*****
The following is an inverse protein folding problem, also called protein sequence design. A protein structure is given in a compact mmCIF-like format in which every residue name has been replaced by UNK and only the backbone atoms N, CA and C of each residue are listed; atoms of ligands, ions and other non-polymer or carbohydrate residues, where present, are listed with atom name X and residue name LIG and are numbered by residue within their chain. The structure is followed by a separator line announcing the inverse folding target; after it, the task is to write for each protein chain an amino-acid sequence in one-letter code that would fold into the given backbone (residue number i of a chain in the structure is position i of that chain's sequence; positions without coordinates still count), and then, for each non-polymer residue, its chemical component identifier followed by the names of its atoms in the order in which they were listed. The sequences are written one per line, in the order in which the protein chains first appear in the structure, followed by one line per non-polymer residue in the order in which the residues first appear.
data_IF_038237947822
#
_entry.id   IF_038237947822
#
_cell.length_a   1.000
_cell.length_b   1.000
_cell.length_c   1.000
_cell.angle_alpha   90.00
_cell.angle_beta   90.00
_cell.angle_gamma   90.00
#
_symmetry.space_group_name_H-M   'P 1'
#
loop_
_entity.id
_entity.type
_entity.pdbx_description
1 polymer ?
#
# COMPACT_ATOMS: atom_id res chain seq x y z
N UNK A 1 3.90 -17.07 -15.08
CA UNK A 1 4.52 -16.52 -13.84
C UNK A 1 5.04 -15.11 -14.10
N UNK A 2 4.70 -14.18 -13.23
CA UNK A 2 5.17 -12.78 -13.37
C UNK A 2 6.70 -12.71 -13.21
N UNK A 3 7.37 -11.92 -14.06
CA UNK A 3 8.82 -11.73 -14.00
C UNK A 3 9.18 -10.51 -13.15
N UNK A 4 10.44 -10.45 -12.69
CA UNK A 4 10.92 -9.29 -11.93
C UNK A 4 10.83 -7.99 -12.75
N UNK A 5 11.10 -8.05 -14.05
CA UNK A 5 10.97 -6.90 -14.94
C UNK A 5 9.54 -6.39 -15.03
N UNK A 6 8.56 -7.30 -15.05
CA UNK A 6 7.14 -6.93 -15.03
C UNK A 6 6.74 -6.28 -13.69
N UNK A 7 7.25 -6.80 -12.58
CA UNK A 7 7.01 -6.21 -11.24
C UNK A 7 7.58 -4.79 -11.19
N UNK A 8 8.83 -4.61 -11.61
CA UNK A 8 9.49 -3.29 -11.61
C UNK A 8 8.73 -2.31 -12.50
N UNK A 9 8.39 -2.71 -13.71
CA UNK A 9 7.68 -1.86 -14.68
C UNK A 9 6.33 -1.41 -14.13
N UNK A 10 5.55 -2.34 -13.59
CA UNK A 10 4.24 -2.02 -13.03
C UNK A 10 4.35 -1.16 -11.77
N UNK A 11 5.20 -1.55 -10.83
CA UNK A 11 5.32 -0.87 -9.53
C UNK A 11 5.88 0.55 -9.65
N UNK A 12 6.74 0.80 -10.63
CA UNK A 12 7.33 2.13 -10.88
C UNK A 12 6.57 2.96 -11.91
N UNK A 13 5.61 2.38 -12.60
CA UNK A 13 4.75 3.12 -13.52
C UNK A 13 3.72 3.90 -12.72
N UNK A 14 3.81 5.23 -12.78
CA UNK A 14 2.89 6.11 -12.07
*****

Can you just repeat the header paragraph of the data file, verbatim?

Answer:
The following is an inverse protein folding problem, also called protein sequence design. A protein structure is given in a compact mmCIF-like format in which every residue name has been replaced by UNK and only the backbone atoms N, CA and C of each residue are listed; atoms of ligands, ions and other non-polymer or carbohydrate residues, where present, are listed with atom name X and residue name LIG and are numbered by residue within their chain. The structure is followed by a separator line announcing the inverse folding target; after it, the task is to write for each protein chain an amino-acid sequence in one-letter code that would fold into the given backbone (residue number i of a chain in the structure is position i of that chain's sequence; positions without coordinates still count), and then, for each non-polymer residue, its chemical component identifier followed by the names of its atoms in the order in which they were listed. The sequences are written one per line, in the order in which the protein chains first appear in the structure, followed by one line per non-polymer residue in the order in which the residues first appear.